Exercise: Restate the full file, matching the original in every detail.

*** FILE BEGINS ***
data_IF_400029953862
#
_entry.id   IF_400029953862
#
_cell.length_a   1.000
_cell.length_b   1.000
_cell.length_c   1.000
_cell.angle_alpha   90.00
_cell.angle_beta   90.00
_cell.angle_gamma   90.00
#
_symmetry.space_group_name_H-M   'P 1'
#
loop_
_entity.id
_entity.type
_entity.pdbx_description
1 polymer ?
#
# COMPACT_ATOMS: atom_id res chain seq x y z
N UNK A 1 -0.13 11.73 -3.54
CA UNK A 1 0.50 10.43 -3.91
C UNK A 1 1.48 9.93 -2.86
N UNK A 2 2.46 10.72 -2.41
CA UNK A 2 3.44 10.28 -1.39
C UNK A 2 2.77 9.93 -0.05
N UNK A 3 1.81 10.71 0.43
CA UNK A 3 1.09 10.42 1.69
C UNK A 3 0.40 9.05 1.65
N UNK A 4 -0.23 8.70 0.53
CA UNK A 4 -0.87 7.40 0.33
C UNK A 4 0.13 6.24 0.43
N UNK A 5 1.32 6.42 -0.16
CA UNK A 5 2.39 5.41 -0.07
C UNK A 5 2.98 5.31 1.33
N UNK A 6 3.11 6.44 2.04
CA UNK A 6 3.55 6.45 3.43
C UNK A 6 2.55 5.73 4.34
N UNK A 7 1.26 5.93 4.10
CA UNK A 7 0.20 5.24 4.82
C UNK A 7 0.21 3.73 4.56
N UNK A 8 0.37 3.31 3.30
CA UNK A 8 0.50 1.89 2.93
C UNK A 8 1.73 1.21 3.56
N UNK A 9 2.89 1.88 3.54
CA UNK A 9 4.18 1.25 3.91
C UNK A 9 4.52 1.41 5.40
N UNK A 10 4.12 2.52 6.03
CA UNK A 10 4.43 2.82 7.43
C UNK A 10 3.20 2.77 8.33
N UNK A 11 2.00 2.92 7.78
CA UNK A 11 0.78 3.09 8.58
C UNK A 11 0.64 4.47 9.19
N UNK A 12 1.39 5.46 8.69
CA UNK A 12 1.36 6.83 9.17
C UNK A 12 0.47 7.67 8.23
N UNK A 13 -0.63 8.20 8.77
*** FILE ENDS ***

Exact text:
data_IF_400029953862
#
_entry.id   IF_400029953862
#
_cell.length_a   1.000
_cell.length_b   1.000
_cell.length_c   1.000
_cell.angle_alpha   90.00
_cell.angle_beta   90.00
_cell.angle_gamma   90.00
#
_symmetry.space_group_name_H-M   'P 1'
#
loop_
_entity.id
_entity.type
_entity.pdbx_description
1 polymer ?
#
# COMPACT_ATOMS: atom_id res chain seq x y z
N UNK A 1 -0.13 11.73 -3.54
CA UNK A 1 0.50 10.43 -3.91
C UNK A 1 1.48 9.93 -2.86
N UNK A 2 2.46 10.72 -2.41
CA UNK A 2 3.44 10.28 -1.39
C UNK A 2 2.77 9.93 -0.05
N UNK A 3 1.81 10.71 0.43
CA UNK A 3 1.09 10.42 1.69
C UNK A 3 0.40 9.05 1.65
N UNK A 4 -0.23 8.70 0.53
CA UNK A 4 -0.87 7.40 0.33
C UNK A 4 0.13 6.24 0.43
N UNK A 5 1.32 6.42 -0.16
CA UNK A 5 2.39 5.41 -0.07
C UNK A 5 2.98 5.31 1.33
N UNK A 6 3.11 6.44 2.04
CA UNK A 6 3.55 6.45 3.43
C UNK A 6 2.55 5.73 4.34
N UNK A 7 1.26 5.93 4.10
CA UNK A 7 0.20 5.24 4.82
C UNK A 7 0.21 3.73 4.56
N UNK A 8 0.37 3.31 3.30
CA UNK A 8 0.50 1.89 2.93
C UNK A 8 1.73 1.21 3.56
N UNK A 9 2.89 1.88 3.54
CA UNK A 9 4.18 1.25 3.91
C UNK A 9 4.52 1.41 5.40
N UNK A 10 4.12 2.52 6.03
CA UNK A 10 4.43 2.82 7.43
C UNK A 10 3.20 2.77 8.33
N UNK A 11 2.00 2.92 7.78
CA UNK A 11 0.78 3.09 8.58
C UNK A 11 0.64 4.47 9.19
N UNK A 12 1.39 5.46 8.69
CA UNK A 12 1.36 6.83 9.17
C UNK A 12 0.47 7.67 8.23
N UNK A 13 -0.63 8.20 8.77